It seems a long way to go for a simple answer, but the Cassini R-4 Rhea Flyby slated for Saturday morning (shortly after ten, Pacific Time) is just one of the many simple answers sought by scientists studying the Saturnian system. And that simplicity, in a way, is a striking reminder of what humanity can achieve.
This gravity flyby is designed to understand the internal structure of Saturn’s second largest moon. Is Rhea a homogeneous body or did it differentiate into a core, mantle, and crust like the Earth? The radio science subsystem will use radio waves beamed to Earth to perform precise measurements designed to answer this question.
True, ’tis a far more humble endeavor than a starship databank and network capability to know every little detail about any planet one happens to sail past. But the question of how the solar system and its components exist at all is a far deeper mystery than one might presume about an astronomy that chases after the most fundamental forces and processes in the Universe. Compared to the Higgs boson, or dark matter and energy, perhaps the physical structure of a roundish rock floating around a giant storm of gas and gravity seems a little mundane.
But the discussion of Rhea’s structure is fascinating:
Earlier it was assumed that Rhea had a rocky core in the center. However measurements taken during a close flyby by the Cassini orbiter in 2005 (see below) cast this into doubt, though this remains controversial. In a paper published in 2007 it was claimed that the axial dimensionless moment of inertia coefficient was 0.4. Such a value indicated that Rhea had an almost homogeneous interior (with some compression of ice in the center) while the existence of a rocky core would imply a moment of inertia of about 0.34. In the same year another paper claimed the momentum of inertia was about 0.37 implying that Rhea was partially differentiated. A year later yet another paper claimed that the moon may not be in hydrostatic equilibrium meaning that the moment of inertia can not be determined from the gravity data alone. In 2008 an author of the first paper tried to reconcile these three disparate results. He concluded that there is a systematic error in the Cassini radio Doppler data used in the analysis, but after restricting the analysis to a subset of data obtained closest to the moon, he arrived at his old result that Rhea was in hydrostatic equilibrium and had the moment inertia of about 0.4, again implying a homogeneous interior. Further measurements are necessary to resolve this problem.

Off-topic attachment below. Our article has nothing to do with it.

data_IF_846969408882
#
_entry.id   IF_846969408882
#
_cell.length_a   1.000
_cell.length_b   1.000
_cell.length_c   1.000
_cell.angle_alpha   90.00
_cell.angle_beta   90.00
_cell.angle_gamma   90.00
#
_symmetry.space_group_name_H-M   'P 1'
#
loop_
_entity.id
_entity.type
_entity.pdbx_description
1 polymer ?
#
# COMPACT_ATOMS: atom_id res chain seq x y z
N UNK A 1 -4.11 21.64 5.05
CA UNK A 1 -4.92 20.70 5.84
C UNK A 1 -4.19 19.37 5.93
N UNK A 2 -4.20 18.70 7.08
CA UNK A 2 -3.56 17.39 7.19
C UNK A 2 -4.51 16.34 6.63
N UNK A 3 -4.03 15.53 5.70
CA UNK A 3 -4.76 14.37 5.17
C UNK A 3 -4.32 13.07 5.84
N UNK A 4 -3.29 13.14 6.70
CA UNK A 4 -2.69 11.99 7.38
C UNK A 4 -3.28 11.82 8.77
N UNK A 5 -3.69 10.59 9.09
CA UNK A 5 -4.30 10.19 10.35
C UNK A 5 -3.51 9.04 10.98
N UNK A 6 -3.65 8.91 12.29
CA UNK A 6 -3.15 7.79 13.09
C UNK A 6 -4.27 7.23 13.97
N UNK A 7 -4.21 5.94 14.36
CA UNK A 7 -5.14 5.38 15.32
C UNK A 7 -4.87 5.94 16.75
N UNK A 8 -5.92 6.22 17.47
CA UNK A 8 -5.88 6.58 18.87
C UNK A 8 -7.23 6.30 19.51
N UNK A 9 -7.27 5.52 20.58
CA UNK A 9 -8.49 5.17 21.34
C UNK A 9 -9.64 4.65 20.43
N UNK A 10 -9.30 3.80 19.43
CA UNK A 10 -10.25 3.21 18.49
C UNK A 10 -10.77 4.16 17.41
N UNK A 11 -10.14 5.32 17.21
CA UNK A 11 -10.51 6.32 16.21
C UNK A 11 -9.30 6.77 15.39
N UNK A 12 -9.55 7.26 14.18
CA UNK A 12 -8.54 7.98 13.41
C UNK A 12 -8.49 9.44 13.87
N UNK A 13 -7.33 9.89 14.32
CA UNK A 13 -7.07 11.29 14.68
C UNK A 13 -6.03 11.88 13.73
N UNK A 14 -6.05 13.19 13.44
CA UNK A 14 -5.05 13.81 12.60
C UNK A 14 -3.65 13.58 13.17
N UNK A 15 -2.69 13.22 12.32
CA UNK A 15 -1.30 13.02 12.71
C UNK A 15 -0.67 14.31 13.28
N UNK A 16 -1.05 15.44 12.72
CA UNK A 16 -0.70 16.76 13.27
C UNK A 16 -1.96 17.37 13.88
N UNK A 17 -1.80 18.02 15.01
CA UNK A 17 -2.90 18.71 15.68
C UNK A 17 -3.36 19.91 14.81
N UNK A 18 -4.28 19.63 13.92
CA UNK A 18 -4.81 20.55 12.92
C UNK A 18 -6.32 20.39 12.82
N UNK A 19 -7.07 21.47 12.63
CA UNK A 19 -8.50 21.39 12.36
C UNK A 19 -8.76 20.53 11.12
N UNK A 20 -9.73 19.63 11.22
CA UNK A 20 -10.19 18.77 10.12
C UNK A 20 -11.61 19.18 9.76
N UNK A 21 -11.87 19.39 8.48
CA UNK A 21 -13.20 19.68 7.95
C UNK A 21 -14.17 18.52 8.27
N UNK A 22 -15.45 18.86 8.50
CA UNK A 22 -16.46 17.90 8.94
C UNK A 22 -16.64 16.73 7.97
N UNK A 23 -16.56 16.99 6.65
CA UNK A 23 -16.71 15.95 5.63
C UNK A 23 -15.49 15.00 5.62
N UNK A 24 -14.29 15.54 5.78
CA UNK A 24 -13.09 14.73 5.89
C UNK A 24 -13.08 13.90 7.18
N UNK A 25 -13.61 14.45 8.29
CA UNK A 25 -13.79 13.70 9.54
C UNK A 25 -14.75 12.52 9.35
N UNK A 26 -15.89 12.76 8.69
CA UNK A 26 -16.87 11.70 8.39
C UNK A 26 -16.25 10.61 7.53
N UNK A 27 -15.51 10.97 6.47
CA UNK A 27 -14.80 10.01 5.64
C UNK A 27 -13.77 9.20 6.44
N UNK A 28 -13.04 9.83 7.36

I mean, come on. We are the human species, and we have achieved the ability and luxury to actually have such discussions. And the Rhea flyby (R-4) on Saturday should essentially put all that to rest. Before the year is out we can expect papers on the data. If we get to summer without reaasonably founded rumors of hypotheses and implications, that would probably be surprising.
The Wikipedia paragraph above is going to be fundamentally recontextualized in a period of mere weeks. And it pointed me to nifty paper on the saturnian icy satellites†, a fascinating article in and of itself, but absolutely no help in resolving the question. But it does frame the question well:
While the measurements may permit a shape consistent with a relaxed, differentiated structure, the uncertainties also allow for substantially different interior models.
And, well, you know. The Cassini Solstice R-4 flyby might well actually settle the point.
I mean, come on. That’s pretty cool.
† P. C. Thomas et al., “Shapes of the saturnian icy catellites and their significance”. Icarus 190. 2007. (p.580‡)
‡ That would be page eight (8) of the PDF, I think.